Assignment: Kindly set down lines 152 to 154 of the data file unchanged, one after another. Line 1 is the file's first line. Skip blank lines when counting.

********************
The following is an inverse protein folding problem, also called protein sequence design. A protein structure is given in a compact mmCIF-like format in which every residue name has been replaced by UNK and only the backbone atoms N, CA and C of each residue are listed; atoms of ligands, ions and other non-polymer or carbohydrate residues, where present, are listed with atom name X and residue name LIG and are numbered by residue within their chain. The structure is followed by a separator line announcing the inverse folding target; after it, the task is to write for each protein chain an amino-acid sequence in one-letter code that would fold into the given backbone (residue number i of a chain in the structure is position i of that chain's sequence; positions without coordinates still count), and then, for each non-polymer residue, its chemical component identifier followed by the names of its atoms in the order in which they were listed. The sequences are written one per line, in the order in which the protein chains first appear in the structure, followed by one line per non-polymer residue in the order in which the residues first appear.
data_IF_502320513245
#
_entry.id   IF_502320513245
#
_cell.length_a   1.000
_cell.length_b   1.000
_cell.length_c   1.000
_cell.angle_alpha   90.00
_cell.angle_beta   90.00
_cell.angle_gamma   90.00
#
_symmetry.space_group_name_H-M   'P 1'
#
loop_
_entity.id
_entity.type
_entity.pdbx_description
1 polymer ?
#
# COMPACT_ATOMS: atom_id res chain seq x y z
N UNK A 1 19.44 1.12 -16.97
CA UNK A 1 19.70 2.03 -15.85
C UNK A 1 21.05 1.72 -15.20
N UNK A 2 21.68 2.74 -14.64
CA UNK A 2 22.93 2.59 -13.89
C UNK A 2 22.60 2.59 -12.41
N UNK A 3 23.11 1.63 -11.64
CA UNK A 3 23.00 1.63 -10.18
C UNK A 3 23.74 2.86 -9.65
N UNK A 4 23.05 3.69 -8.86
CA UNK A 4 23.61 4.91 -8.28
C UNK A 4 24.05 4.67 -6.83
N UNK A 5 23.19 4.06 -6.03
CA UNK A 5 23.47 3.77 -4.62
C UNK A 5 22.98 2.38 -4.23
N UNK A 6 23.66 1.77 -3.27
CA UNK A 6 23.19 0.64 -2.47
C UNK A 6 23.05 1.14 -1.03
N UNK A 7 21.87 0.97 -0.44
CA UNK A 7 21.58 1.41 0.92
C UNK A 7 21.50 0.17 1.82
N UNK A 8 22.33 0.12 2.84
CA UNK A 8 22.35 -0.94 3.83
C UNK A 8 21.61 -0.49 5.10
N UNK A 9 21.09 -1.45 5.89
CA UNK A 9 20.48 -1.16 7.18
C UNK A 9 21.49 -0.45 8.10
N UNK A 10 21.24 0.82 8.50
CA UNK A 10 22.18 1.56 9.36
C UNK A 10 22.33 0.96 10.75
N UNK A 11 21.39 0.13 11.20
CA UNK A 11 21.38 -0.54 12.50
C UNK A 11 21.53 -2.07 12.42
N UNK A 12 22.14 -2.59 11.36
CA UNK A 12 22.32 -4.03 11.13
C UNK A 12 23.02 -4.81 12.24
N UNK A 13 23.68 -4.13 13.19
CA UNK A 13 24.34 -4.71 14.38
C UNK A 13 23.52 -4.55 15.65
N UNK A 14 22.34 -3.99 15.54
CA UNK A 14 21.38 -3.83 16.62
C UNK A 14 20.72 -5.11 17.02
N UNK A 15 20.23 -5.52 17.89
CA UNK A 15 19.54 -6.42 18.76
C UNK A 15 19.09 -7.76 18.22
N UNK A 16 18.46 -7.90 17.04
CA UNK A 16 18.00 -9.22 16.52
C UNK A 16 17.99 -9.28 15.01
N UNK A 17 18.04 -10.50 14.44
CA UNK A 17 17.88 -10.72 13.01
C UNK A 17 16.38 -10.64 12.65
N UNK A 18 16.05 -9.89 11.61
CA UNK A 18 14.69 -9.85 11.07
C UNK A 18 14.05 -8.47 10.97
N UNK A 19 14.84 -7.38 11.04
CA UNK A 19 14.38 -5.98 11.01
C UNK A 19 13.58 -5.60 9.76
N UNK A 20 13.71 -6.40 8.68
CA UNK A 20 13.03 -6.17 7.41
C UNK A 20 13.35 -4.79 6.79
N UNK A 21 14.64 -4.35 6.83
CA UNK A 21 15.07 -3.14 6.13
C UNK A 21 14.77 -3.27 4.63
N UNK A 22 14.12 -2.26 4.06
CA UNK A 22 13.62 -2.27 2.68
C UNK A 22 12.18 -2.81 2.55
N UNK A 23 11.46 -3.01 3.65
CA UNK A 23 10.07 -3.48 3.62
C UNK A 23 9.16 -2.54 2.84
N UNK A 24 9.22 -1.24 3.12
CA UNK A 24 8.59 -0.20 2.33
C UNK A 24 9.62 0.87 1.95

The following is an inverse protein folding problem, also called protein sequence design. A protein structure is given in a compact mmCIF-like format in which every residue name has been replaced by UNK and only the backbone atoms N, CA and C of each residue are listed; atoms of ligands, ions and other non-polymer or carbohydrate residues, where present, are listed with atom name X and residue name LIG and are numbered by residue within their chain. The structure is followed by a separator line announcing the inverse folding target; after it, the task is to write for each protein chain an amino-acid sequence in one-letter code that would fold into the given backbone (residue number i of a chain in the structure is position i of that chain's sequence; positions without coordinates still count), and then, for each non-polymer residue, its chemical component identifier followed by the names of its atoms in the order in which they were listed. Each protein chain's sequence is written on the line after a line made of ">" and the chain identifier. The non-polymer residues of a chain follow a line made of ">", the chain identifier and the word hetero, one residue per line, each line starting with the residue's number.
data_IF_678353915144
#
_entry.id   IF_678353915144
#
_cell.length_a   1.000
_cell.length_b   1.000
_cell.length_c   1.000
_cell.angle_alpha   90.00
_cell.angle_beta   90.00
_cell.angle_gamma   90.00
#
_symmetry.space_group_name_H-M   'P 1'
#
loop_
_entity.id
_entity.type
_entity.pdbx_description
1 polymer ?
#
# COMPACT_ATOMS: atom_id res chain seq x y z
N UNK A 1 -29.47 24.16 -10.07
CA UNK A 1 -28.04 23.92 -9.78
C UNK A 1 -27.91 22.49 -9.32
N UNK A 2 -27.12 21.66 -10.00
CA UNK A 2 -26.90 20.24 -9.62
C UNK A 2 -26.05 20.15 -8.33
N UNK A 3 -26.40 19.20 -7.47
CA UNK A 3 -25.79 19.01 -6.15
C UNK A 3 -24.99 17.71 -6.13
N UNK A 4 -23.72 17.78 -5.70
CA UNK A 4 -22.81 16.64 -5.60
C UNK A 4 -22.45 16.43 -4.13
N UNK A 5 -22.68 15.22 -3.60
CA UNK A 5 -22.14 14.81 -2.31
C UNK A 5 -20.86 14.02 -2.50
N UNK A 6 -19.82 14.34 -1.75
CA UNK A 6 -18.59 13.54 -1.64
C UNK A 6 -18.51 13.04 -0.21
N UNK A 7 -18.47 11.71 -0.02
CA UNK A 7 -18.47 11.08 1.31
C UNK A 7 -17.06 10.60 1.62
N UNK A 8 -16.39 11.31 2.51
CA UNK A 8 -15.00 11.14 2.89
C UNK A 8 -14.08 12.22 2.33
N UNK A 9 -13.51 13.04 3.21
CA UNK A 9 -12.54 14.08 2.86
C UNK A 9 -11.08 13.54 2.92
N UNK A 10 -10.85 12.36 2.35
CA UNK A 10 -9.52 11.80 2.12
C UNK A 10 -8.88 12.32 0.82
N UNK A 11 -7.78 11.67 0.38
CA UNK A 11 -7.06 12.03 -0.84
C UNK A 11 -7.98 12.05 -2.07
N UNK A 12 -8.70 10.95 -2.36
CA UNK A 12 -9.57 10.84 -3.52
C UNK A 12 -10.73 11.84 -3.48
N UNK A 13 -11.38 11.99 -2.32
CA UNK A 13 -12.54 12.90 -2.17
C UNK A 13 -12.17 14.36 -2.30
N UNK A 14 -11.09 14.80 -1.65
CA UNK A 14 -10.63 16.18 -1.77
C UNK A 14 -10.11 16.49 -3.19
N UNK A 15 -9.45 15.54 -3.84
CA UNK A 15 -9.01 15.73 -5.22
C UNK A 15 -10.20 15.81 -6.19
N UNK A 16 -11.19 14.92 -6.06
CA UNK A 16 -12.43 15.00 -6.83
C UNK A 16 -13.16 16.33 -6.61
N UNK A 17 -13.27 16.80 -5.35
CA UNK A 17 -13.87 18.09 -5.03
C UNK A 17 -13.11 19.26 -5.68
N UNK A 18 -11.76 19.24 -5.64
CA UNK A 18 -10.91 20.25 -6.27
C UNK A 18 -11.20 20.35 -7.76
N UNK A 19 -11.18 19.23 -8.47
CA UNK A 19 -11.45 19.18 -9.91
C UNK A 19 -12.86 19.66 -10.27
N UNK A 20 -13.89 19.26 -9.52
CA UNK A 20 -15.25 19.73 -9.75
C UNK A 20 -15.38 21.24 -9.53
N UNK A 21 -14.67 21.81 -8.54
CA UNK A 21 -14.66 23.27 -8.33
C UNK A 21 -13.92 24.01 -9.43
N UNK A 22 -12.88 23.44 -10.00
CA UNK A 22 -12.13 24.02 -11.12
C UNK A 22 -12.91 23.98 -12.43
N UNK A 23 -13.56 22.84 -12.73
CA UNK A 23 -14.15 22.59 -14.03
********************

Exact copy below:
CA UNK A 13 -12.54 12.90 -2.17
C UNK A 13 -12.17 14.36 -2.30
N UNK A 14 -11.09 14.80 -1.65